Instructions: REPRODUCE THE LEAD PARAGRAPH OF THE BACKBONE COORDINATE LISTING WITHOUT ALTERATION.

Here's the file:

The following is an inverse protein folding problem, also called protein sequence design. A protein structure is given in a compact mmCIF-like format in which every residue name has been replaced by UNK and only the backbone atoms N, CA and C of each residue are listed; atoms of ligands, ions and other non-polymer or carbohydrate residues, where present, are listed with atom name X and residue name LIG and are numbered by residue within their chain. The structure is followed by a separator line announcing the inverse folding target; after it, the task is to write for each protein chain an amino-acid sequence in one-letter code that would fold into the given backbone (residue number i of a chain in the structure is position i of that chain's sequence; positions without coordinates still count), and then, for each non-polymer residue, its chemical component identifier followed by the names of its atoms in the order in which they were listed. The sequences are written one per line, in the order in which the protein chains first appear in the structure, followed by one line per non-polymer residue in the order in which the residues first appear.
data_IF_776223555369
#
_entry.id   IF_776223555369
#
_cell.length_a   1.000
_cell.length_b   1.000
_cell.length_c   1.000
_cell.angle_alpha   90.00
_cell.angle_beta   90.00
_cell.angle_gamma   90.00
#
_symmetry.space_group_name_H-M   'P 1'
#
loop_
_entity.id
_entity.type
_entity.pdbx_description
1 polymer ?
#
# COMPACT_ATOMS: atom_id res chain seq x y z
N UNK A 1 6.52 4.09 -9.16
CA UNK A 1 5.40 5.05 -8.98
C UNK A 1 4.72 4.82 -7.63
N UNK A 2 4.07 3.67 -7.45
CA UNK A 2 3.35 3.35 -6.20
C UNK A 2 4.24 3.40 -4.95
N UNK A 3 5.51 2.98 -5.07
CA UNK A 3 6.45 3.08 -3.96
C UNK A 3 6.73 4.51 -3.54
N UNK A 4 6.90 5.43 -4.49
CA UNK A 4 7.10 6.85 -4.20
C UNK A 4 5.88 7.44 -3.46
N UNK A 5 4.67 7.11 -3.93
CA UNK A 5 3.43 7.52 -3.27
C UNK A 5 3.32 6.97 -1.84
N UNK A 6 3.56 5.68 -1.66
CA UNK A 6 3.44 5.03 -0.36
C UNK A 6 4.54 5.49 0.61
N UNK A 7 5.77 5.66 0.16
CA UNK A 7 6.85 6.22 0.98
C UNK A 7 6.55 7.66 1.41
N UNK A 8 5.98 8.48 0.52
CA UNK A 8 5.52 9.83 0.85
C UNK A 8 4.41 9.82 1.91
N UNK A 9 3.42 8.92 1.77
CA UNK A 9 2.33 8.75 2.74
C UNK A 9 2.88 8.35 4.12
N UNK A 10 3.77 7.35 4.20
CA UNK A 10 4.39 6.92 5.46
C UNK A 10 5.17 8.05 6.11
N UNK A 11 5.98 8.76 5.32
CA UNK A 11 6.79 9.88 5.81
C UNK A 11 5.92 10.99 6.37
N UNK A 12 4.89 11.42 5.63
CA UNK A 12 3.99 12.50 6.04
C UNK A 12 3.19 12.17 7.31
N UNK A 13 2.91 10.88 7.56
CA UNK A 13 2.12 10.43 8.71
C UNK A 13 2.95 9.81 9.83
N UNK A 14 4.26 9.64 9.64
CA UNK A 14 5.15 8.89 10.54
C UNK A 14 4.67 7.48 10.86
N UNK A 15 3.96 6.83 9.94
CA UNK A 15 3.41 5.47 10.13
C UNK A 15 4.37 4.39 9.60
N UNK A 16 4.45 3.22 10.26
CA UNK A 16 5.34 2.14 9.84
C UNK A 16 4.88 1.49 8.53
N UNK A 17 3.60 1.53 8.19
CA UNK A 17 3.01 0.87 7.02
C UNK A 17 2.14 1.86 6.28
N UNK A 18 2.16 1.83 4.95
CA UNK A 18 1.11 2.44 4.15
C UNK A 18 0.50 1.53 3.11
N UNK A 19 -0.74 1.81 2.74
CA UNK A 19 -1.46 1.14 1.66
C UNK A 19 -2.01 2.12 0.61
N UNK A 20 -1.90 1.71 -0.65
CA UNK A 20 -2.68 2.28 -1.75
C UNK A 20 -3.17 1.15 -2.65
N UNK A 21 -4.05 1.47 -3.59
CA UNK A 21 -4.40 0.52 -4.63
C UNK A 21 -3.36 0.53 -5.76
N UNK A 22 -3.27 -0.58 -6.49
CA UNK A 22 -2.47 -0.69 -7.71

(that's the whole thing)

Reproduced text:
The following is an inverse protein folding problem, also called protein sequence design. A protein structure is given in a compact mmCIF-like format in which every residue name has been replaced by UNK and only the backbone atoms N, CA and C of each residue are listed; atoms of ligands, ions and other non-polymer or carbohydrate residues, where present, are listed with atom name X and residue name LIG and are numbered by residue within their chain. The structure is followed by a separator line announcing the inverse folding target; after it, the task is to write for each protein chain an amino-acid sequence in one-letter code that would fold into the given backbone (residue number i of a chain in the structure is position i of that chain's sequence; positions without coordinates still count), and then, for each non-polymer residue, its chemical component identifier followed by the names of its atoms in the order in which they were listed. The sequences are written one per line, in the order in which the protein chains first appear in the structure, followed by one line per non-polymer residue in the order in which the residues first appear.